The wall texts throughout the exhibition illustrate the complexity of the global supply chain for gold and rare minerals. – Scroll down for additional information.
Despite their significant contributions to major global mineral supply chains, artisanal and small-scale miners are some of the world’s most marginalized workers, and their contribution to the global economy garners little attention, or their precarious work conditions are often stigmatized.
Vulnerabilities are even intensified due to the current COVID-19 crisis, which has generated growing crackdowns on informal jobs. Artisanal mining activity typically takes place in rural areas without access to proper health infrastructure and lack of government support.
Workers in artisanal and small-scale mines have to endure dangerous and precarious working conditions. Despite this, the dominant narrative around their work is demeaning – and this can best be illustrated through newspaperclippings around the world. They are portrayed as ruthless, greedy individuals who disregard risks in favor of the chance to “get rich quick”. Workers in ASM are often held responsible for leaving behind landscapes of devastationbecause of their extractive practices and use of chemicals. In places of political violence such as the DRC, Colombia and Burkina Faso, artisanal and small-scale mining has become a victim of predation by armed groups, but it is often the whole sector that ends up being blamed for promoting violence.
The tendency to “blame the victim”, sadly, has a long history in agrarian societies, which is repeated in the case of artisanal and small-scale mining today. This dominant narrative has recently begun to change, with international organizations ready to “help” miners. But the wider global structural context, whereby miners find themselves exploited and stuck with such a job in the first place, is still rarely addressed.
Examples of addressing exploitation: Making a world of difference in small-scale gold mining
Striking gold in Burkina Faso
An extreme illustration of this stigmatization is the “boycott” of artisanally mined gold in 2019 by Metalor, one of the biggest refineries globally, based in Switzerland. While commercial boycotts usually are undertaken by consumers towards powerful multinational companies, this boycott involved a powerful multinational company boycotting much less powerful artisanal and small-scale mine workers. The absurdity of the power configuration did not go unnoticed and the boycott was short-lived. But it illustrates how far the stigmatization of artisanal and small-scale mining (ASM) workers can go.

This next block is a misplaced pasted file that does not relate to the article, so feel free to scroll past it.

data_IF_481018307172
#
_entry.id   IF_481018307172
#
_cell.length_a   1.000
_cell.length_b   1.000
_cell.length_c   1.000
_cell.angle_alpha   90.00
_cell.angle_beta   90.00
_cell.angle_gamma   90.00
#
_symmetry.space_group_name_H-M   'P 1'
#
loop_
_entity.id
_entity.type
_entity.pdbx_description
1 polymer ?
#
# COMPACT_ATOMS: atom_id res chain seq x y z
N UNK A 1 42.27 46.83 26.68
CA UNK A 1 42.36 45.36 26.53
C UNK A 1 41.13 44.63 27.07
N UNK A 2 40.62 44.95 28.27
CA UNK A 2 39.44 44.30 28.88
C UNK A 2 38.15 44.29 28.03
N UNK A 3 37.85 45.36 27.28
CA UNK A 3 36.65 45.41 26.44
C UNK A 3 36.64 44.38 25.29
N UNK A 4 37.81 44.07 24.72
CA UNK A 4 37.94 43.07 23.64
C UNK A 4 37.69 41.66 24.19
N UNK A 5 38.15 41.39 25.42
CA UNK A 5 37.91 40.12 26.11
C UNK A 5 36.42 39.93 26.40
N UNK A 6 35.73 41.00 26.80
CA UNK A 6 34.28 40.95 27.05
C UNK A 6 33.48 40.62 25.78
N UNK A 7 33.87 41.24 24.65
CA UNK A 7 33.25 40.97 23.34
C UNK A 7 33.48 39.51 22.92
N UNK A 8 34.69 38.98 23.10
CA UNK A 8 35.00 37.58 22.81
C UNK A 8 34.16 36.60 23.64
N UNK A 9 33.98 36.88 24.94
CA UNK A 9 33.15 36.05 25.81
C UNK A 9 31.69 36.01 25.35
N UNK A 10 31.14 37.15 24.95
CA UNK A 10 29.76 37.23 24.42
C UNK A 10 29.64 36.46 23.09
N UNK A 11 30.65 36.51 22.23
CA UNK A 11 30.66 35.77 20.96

News report about the boycott by Swiss national television RTS, in French:
Metalor renonce à l'or des mines artisanales
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Department of Geography, University of Zurich:
Research, interviews, 3D scans, videos, photographs: Gabriel Kamundala, Department of Geography, UZH
Supervision and textual content: Dr. Timothy Raeymaekers, Department of Geography, UZH,
Dr. Muriel Côte, Associate senior lecturer, Department of Human Geography, University of Lund
University of Zimbabwe
University of Ouagadougou I
Institut National des Sciences des Sociétés (Burkina Faso)
Groupe d’Etudes sur les Conflits et la Sécurité Humaine (DR CONGO)
Immersive Arts Space, Zurich University of the Arts ZHdK:
Scenography: Mariana Vieira Gruenig
Interaction Design, 3D Experience: Chris Elvis Leisi
Spatial Augmented Reality Engineer: Florian Christoph Bruggisser
Video editing, storytelling: Alan Sahin
Sound design: Patrycja Pakiela
Additional on location audio recordings: Alfred Borauzima
Translation, proofreading: Alliance Riziki Murhula, Edward Wright
Voice over: Shabnam Chamani, Rino Hosennen
Chief technician: Sébastien Schiesser
Production manager: Kristina Jungic
Project lead: Prof. Christian Iseli